Alexi Giannoulias Tuesday tried to implicate Mark Kirk in the biggest lie in recent American history: the claim that Saddam Hussein had to be overthrown because Iraq possessed “weapons of mass destruction.” In a press conference with Duckworth, Giannoulias called Kirk “Bush’s architect for the Iraq War,” and said that “he got it wrong: weapons of mass destruction will cost us over a trillion dollars and thousands of lives.”
Verdict: Way Falsey.* Here's why.
Last week, Giannoulias brought in retired Gen. Wesley Clark to attack Kirk’s military credentials. And now he's brought in Tammy Duckworth, the assistant Veterans Affairs secretary who lost both legs when an Iraqi missile struck her Black Hawk helicopter.
Giannoulias is trying to play up Kirk's 2003 declaration on the House floor: “we know to a moral certitude of such weapons.” The Daily Herald reported that Kirk said he had seen “classified information that convinced him the resolution was needed.”
Giannoulias’s campaign is hoping those veterans and quotes advance their portrayal of Kirk as a puffed-up little man in an oversized uniform who uses his military credentials to make dubious claims.
While it's true that weapons of mass destruction was a lie, the lie was George W. Bush’s, not Kirk’s. All but six Republican members of the House of Representatives voted to authorize military action against Iraq (not to mention a fair number of Democrats), so it’s hard to argue that Kirk’s support for the invasion was motivated by the same character flaw that later caused him to claim he’d flown on a reconnaissance mission during the war. And while Kirk may have repeated Bush's claims, he didn't play a primary role in building the case. He was a small-time committeeman.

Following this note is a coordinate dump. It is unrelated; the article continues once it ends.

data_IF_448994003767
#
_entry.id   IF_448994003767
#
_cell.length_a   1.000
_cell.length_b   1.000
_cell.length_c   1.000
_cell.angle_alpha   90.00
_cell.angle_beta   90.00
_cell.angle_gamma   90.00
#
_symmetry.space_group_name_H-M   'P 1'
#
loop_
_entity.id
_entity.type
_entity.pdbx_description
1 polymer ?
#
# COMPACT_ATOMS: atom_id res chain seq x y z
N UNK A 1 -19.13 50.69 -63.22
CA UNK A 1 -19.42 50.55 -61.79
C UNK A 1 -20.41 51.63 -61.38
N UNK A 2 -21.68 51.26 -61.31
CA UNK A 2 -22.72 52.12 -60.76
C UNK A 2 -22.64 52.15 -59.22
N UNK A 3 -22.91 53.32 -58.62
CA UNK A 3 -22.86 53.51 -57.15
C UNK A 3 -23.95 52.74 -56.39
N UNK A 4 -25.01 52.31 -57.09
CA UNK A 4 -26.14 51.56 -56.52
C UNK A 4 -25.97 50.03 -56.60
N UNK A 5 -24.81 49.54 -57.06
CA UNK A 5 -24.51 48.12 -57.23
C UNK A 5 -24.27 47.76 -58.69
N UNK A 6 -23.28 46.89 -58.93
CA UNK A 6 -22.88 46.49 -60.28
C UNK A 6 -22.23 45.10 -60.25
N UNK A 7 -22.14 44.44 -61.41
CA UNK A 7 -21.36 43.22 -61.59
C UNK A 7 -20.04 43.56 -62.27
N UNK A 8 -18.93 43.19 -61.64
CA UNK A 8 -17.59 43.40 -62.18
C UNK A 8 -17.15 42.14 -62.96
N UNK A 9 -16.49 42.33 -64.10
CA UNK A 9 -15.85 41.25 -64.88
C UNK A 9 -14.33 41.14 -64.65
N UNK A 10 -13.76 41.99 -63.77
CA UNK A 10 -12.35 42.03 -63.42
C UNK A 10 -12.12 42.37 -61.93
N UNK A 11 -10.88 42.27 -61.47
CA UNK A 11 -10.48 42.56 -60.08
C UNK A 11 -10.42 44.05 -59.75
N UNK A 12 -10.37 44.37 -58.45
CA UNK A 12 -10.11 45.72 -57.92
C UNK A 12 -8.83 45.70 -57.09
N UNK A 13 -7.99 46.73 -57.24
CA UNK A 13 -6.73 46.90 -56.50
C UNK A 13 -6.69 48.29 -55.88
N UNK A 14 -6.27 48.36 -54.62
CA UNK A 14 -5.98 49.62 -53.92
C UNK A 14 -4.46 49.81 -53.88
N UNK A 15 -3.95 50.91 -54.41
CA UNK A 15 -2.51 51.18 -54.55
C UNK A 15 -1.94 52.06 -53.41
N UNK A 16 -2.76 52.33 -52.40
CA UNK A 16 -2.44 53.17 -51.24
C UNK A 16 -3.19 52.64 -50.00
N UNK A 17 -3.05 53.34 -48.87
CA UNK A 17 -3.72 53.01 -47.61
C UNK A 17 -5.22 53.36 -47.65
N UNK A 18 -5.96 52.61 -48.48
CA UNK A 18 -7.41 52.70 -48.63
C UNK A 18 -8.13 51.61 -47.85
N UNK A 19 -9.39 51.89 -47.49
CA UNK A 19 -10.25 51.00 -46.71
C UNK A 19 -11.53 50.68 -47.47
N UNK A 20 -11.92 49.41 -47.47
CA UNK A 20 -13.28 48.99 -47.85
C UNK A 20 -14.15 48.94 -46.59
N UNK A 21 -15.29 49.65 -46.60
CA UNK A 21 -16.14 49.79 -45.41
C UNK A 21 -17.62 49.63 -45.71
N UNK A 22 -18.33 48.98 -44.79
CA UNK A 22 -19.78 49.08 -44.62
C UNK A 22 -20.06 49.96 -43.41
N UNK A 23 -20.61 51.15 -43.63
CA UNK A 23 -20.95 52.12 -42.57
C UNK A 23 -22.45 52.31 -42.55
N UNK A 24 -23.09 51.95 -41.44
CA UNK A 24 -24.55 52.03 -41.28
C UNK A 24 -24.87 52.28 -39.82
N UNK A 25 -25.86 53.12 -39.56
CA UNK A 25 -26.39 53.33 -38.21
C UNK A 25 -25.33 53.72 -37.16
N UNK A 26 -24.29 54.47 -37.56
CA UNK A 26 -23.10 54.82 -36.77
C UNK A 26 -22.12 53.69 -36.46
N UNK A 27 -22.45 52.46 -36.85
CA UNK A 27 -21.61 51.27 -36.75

The case here is really against the word "architect." If you're going with tortured construction metaphors, Kirk was more a yeoman bricklayer. Giannoulias is undermining his case by exagerating Kirk's significance.
Beyond the disengenuity of arguing that Kirk was the "architect" of the Iraq War, the issue's not likely to work as a campaign stumping point. The war began seven years ago, the president who started it has left office, and the combat troops began their withdrawal in August. It’s no longer the biggest issue in American politics. It hasn’t been since the Wall Street meltdown of 2008, which began the recession that replaced the war on terror as the voters’ number-one concern.
Giannoulias would be in a better position to attack Kirk if he had an anti-war record or a war record. But he doesn’t have either. In 2002, Barack Obama was speaking out against the march to war, but Giannoulias was so apolitical he didn’t even vote that year. Giannoulias didn’t vote in 2004, either, even though that election was a referendum on Bush’s conduct of the war.
And, as the Weekly Standard illustrated last week, Giannoulias was wearing a basketball uniform at an age when many young men wear a military uniform. (Nice guns, though.) That’s why Giannoulias can only criticize Kirk’s military record when he’s standing next to someone manlier than he is. These appearances with military veterans are intended to make Kirk look small, but they’re making Giannoulias look even smaller.
* Welcome to Ward Room's "Truthish or Falsey" series, in which we judge politicians' tenuous grasp of hard facts and tendency to cast unfounded aspersions. Each day, we'll examine one campaign snipe -- whether from a broadcast ad, internet video, accusation made in public or via interview, and policy statement -- and judge that statement "truthish," "kinda truthish," or "way falsey." The larger the untruthishness, the larger the cartoon nose. We hope you enjoy. And judge. Harshly.